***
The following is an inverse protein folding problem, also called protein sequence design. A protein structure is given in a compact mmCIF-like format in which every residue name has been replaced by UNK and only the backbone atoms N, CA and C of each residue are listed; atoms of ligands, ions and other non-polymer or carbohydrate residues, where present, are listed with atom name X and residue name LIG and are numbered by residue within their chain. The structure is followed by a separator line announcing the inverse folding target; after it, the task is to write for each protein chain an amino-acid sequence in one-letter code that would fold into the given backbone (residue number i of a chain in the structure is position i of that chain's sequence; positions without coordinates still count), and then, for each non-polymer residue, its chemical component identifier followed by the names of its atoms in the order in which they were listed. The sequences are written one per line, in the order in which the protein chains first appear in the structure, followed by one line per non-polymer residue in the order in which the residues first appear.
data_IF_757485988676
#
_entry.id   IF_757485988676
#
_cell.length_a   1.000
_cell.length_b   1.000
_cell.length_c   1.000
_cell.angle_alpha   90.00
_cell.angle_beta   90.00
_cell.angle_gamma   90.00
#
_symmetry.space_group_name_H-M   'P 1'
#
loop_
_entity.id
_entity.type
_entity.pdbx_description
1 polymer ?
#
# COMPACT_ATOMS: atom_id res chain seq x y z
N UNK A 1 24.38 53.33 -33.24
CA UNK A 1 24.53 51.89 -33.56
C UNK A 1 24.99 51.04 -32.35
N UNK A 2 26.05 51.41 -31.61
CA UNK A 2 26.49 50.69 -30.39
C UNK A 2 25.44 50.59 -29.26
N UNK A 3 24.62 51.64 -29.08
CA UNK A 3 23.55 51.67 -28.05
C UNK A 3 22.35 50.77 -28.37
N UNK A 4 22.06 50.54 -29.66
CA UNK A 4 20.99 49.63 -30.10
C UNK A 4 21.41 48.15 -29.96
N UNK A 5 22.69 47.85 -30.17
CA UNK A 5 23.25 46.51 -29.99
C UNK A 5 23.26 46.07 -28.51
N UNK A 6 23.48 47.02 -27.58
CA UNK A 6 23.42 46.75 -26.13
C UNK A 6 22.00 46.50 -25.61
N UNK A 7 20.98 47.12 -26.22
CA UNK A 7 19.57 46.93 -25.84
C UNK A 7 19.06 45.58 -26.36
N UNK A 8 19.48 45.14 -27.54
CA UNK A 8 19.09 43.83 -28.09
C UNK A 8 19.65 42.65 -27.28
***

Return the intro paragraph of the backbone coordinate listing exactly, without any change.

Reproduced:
The following is an inverse protein folding problem, also called protein sequence design. A protein structure is given in a compact mmCIF-like format in which every residue name has been replaced by UNK and only the backbone atoms N, CA and C of each residue are listed; atoms of ligands, ions and other non-polymer or carbohydrate residues, where present, are listed with atom name X and residue name LIG and are numbered by residue within their chain. The structure is followed by a separator line announcing the inverse folding target; after it, the task is to write for each protein chain an amino-acid sequence in one-letter code that would fold into the given backbone (residue number i of a chain in the structure is position i of that chain's sequence; positions without coordinates still count), and then, for each non-polymer residue, its chemical component identifier followed by the names of its atoms in the order in which they were listed. The sequences are written one per line, in the order in which the protein chains first appear in the structure, followed by one line per non-polymer residue in the order in which the residues first appear.